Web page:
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Update: HPAI/H5N1 (avian influenza)

(Updated, as of April 15, 2024/4p CT)


The virus known as H5N1 or highly pathogenic avian influenza (HPAI) was confirmed by USDA March 25th to be found in cattle in the United States. Initial positives came from samples of unpasteurized milk from sick cattle at two farms in Kansas and one in Texas and an oropharyngeal swab at another dairy in Texas. Later testing demonstrated similar findings in other states. Cornell University virologists reported that samples from cats, birds, and cattle from Texas were tested and found positive. University of Minnesota also recently reported cases in goats exposed to infected poultry. As is well known, avian flu has impacted poultry for the past several years and the virus is currently detected in mammals in 20 states

Situation

As of April 15, 2024, the following 28 herds in eight states have tested positive for H5N1/HPAI:

(BIO-ISAC is following state-level reports of herds with pending confirmations and will update this inventory with confirmation from the APHIS/USDA map tool/lists started April 4, 2024 with typically a 3+ day delay. To access our closed alerts, email help@isac.bio.)

Transmission is also confirmed from the cows to at least one human in Texas. Humans have had avian flu before, with more than 900 cases reported all time.

Note! Information about case fatality rates vary for H5N1 in humans when all 20 years are observed. The individual in the April 2024 US case connected to H5N1 in dairy cows, has recovered fully.

The Centers for Disease Control and Prevention has published a technical review of the tested human specimen, from that sequencing report, “The genome of the virus identified from the patient in Texas is publicly posted in GISAID and has been submitted to GenBank.” This report details the samples sequenced from the human demonstrating a unique mutation. At this time, it does not appear to have spread to other humans from this individual.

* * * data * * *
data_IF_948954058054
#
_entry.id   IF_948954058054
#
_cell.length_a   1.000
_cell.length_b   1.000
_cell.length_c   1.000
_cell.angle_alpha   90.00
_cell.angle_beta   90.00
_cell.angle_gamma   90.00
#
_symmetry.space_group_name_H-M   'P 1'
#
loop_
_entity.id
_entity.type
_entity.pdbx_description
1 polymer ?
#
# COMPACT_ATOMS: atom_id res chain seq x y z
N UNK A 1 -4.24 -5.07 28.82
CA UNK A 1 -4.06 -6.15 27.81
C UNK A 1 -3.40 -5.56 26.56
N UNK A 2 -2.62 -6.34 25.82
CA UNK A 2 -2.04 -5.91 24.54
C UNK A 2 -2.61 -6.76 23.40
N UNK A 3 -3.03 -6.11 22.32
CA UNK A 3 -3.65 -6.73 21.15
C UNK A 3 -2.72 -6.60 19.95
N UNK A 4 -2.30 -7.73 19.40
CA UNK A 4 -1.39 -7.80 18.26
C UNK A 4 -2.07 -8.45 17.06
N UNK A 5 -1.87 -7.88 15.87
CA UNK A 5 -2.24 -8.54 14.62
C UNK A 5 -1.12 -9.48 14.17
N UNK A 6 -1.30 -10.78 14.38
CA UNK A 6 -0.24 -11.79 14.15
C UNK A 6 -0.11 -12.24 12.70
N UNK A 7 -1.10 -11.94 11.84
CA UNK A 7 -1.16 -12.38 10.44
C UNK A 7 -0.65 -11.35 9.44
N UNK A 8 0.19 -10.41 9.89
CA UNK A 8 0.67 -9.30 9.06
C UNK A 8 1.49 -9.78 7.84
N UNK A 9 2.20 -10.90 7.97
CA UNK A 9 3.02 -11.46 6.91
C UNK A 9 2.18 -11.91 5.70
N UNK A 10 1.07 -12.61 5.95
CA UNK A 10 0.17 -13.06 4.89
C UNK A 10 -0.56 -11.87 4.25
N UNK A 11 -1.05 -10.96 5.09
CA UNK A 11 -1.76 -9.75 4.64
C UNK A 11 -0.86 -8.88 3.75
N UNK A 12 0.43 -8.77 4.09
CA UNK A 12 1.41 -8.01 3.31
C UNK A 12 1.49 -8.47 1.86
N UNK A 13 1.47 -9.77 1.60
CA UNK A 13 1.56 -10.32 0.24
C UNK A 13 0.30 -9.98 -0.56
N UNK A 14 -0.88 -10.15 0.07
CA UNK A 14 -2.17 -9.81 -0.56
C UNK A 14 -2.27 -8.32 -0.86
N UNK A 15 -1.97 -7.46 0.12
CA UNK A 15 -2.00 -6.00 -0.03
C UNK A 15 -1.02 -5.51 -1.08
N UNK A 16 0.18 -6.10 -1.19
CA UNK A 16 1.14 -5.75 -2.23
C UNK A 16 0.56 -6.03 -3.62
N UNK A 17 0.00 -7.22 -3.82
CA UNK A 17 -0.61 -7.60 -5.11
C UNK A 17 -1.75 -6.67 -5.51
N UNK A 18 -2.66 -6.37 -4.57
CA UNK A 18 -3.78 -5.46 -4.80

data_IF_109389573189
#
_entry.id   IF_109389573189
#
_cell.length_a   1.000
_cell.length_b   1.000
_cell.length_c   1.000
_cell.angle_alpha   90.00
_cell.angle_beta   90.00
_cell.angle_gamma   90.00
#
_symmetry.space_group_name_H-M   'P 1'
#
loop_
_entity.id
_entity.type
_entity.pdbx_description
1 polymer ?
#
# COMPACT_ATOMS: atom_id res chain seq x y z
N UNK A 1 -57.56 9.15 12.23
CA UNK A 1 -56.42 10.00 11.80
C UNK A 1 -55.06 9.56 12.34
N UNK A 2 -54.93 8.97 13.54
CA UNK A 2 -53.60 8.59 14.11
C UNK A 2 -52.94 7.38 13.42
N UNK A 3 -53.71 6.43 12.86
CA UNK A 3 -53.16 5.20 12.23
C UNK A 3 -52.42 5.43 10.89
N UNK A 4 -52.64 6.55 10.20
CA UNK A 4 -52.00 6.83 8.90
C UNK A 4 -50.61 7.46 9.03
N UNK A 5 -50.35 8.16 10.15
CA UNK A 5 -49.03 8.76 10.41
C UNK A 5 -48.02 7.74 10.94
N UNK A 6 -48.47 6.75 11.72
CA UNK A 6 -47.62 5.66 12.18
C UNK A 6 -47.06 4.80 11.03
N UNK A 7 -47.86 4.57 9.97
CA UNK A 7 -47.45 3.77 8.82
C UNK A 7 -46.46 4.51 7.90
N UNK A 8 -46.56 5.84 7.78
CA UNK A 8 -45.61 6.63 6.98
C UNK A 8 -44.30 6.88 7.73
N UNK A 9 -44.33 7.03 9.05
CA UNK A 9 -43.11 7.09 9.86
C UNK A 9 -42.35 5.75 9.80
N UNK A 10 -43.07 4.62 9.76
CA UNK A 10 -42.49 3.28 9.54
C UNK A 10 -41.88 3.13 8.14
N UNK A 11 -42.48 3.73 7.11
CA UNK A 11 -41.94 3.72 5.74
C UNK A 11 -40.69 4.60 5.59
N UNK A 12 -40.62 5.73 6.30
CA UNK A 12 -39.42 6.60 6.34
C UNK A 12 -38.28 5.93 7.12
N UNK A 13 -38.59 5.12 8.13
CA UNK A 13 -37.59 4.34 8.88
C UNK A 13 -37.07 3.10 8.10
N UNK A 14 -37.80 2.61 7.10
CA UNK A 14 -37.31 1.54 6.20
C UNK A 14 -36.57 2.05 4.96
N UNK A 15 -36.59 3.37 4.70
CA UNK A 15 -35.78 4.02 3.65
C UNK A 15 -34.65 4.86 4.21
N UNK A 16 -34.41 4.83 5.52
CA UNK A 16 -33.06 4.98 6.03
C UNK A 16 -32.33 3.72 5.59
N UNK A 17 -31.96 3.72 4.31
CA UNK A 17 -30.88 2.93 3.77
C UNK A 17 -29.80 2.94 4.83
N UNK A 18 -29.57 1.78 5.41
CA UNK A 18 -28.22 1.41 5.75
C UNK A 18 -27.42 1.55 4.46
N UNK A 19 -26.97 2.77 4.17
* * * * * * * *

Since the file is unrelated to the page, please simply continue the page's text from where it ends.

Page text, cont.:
Recommendations

APHIS has published recommendations related to this incident.

As of today, it is STRONGLY RECOMMENDED to minimize the movement of cattle and the depopulation of cattle is not thought to be necessary.

APHIS also requests that farms: 

  1. Expedite testing for HPAI (H5N1) via milk samples or nasal swabs. APHIS will reimburse for initial testing of suspect animals at NAHLN labs, a FAD/EP number is required (the Wisconsin Veterinary Diagnostic Laboratory).

  2. Monitor the herds for signs of sickness (one sign: discolored milk or decreased production)

  3. Heighten protocols to control disease and prevent it (tips at Secure Milk Supply)

  4. Have workers wear PPE and avoid contact or activities around those confirmed or suspected to have HPAI (H5N1)

  5. Anyone exposed to the virus should be monitored for symptoms for 10 days and be tested if any new symptoms are experienced

The Animal Health Diagnostic Center at Cornell University is also encouraging veterinarians to send samples from cows and other animals for any disease outbreak for testing.  


Note! 17 states have restricted cattle importations from states where the virus is known to have infected dairy cows: Alabama, Arizona, Arkansas, California, Delaware, Florida, Hawaii, Idaho, Kentucky, Louisiana, Mississippi, Nebraska, North Carolina, Pennsylvania, Tennessee, Utah, and West Virginia (via AVNMA).


BIO-ISAC has been in contact with individuals at several farms nationwide and offered support connecting to state and federal resources and for reporting animal safety and human health concerns. If you require assistance or support for disclosure, please contact help@isac.bio.




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